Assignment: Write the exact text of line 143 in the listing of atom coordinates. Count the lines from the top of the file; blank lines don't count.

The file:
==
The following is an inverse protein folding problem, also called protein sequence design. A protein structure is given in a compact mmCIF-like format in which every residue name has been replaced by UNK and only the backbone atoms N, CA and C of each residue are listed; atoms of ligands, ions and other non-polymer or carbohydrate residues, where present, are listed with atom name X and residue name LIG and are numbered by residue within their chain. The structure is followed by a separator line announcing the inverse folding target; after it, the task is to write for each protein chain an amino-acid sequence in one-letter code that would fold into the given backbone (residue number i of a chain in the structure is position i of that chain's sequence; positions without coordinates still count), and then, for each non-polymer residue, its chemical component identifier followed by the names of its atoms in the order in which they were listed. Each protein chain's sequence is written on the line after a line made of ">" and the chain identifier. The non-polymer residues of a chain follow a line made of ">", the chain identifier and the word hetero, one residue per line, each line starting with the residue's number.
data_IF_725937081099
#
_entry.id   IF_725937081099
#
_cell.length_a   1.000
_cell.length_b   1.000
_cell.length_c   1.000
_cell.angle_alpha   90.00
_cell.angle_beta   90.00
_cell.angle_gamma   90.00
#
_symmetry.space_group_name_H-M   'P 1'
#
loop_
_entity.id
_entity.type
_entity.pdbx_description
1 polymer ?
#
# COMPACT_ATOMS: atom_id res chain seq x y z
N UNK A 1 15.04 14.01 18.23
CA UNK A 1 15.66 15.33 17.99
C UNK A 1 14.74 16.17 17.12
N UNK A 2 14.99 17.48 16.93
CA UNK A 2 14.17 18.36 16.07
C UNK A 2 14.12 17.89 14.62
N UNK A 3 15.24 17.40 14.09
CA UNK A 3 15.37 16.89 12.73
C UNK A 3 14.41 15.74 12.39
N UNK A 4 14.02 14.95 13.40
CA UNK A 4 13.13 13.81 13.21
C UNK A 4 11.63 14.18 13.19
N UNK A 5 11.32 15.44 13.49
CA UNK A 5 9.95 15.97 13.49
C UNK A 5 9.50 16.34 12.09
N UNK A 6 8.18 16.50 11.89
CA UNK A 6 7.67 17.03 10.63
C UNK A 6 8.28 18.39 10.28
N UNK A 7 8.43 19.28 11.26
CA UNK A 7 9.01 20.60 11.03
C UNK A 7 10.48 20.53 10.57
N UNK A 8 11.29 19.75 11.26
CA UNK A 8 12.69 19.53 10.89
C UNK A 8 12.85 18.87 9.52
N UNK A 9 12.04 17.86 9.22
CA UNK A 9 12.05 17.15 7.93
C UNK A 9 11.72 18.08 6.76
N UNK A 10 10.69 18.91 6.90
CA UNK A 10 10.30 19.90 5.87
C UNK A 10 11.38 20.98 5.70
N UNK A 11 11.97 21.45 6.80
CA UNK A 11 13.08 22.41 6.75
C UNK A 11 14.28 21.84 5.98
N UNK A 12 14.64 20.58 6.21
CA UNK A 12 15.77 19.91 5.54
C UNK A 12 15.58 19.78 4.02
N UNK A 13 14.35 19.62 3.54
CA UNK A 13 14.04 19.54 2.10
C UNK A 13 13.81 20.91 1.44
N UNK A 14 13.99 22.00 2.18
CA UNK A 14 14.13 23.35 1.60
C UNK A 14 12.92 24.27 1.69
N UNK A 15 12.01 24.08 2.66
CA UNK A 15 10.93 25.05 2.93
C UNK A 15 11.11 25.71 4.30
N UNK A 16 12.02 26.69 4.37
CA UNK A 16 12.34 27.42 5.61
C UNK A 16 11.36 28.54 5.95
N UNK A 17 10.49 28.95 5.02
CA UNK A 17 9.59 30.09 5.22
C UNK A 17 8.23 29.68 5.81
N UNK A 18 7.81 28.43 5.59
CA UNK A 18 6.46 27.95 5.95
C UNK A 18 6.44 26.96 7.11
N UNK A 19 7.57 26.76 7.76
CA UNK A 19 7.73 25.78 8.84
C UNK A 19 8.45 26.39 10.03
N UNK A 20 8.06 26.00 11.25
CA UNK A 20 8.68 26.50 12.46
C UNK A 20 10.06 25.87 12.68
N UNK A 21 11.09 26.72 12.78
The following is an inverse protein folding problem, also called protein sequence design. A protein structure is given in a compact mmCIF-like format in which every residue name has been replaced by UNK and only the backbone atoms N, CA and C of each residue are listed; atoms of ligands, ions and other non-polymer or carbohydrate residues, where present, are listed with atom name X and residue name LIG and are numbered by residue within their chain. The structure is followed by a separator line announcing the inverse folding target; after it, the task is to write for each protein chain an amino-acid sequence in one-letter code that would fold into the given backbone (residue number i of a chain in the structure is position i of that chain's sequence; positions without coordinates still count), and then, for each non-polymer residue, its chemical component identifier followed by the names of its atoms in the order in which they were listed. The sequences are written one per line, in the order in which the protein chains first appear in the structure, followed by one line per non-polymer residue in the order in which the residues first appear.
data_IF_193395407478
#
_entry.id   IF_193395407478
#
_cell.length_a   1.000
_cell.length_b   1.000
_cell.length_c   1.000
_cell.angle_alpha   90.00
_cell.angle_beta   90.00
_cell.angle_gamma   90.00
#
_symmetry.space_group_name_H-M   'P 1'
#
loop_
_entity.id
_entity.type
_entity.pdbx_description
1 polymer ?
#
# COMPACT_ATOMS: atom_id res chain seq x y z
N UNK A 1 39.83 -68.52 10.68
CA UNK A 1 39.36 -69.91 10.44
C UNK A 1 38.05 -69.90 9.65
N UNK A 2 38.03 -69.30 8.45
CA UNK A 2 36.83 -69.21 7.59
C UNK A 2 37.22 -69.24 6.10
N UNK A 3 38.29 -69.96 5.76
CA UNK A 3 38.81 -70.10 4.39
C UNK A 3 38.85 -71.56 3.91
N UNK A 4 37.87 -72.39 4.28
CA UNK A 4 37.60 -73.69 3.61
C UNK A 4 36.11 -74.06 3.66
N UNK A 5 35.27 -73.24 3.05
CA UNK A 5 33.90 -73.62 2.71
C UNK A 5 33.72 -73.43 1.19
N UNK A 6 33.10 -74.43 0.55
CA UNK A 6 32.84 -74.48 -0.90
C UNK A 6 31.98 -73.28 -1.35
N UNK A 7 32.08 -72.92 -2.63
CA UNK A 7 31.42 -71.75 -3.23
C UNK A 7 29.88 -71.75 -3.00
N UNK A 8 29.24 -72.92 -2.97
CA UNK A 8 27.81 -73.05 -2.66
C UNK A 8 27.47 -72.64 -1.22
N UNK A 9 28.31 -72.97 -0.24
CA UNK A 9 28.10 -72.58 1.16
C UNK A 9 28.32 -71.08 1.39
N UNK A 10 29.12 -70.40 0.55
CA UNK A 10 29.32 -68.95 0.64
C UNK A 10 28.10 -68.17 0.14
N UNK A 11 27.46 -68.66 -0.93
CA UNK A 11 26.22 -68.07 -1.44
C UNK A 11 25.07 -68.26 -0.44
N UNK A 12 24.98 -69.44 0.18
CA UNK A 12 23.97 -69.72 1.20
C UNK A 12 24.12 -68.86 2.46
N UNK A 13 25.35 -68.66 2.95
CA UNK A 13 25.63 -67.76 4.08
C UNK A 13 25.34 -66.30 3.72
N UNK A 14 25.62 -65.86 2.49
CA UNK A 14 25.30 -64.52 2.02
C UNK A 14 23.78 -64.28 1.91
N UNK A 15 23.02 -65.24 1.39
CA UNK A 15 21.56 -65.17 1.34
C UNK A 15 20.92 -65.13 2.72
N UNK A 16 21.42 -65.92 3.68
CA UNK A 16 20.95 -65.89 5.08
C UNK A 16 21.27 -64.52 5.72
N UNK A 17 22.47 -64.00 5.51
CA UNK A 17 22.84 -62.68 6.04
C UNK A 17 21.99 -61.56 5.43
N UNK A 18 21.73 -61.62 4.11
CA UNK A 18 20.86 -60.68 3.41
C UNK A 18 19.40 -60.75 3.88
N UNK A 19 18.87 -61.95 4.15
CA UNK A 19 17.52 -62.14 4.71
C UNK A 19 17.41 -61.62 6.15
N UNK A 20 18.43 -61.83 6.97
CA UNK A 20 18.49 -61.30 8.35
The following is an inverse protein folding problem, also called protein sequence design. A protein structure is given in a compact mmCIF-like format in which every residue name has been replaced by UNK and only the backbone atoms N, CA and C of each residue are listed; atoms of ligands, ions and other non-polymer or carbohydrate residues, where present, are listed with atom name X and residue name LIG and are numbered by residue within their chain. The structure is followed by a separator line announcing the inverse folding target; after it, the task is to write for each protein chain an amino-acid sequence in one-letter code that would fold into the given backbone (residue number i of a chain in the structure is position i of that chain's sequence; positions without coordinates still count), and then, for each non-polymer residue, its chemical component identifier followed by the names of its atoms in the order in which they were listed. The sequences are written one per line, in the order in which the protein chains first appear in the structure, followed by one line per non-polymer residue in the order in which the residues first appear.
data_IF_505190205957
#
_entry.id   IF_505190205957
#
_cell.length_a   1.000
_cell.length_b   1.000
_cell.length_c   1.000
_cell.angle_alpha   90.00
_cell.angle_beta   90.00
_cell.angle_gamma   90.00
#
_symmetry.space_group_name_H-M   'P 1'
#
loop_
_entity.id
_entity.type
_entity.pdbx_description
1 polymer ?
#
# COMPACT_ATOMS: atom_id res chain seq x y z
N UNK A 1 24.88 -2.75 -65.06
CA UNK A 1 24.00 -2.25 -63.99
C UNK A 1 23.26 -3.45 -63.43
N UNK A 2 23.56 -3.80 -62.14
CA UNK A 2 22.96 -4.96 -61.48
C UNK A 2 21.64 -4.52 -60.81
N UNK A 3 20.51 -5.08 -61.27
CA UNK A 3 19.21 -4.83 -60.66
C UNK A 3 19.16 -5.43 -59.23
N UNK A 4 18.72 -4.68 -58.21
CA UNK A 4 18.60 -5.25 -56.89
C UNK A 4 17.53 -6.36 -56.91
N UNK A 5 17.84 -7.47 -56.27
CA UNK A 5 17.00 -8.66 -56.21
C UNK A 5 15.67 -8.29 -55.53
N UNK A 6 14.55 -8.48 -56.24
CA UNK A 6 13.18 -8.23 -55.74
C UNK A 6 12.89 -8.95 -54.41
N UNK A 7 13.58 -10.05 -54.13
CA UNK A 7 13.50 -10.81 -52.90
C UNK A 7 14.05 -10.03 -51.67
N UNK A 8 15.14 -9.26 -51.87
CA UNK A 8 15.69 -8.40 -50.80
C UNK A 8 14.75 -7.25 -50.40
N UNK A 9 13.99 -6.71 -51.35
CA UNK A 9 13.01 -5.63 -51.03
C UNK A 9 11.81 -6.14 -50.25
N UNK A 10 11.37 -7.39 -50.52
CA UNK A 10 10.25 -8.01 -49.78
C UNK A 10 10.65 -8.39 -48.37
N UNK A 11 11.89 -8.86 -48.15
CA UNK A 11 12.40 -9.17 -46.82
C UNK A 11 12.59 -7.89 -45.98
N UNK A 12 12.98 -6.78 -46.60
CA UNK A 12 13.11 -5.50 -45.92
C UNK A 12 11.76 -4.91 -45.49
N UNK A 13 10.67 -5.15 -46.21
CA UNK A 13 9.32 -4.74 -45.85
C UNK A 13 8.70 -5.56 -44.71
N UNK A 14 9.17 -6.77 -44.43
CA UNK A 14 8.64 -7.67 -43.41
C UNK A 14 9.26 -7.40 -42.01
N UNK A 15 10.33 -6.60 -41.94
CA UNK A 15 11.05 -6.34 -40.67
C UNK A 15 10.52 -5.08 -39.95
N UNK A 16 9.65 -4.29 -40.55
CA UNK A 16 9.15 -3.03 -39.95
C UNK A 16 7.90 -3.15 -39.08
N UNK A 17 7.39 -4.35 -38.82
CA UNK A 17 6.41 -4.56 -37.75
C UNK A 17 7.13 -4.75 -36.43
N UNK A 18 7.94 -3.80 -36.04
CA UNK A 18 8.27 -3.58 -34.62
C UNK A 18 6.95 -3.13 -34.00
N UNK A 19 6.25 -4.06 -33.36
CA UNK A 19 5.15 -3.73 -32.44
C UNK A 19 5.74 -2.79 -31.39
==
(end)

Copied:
N UNK A 14 25.62 -65.86 2.49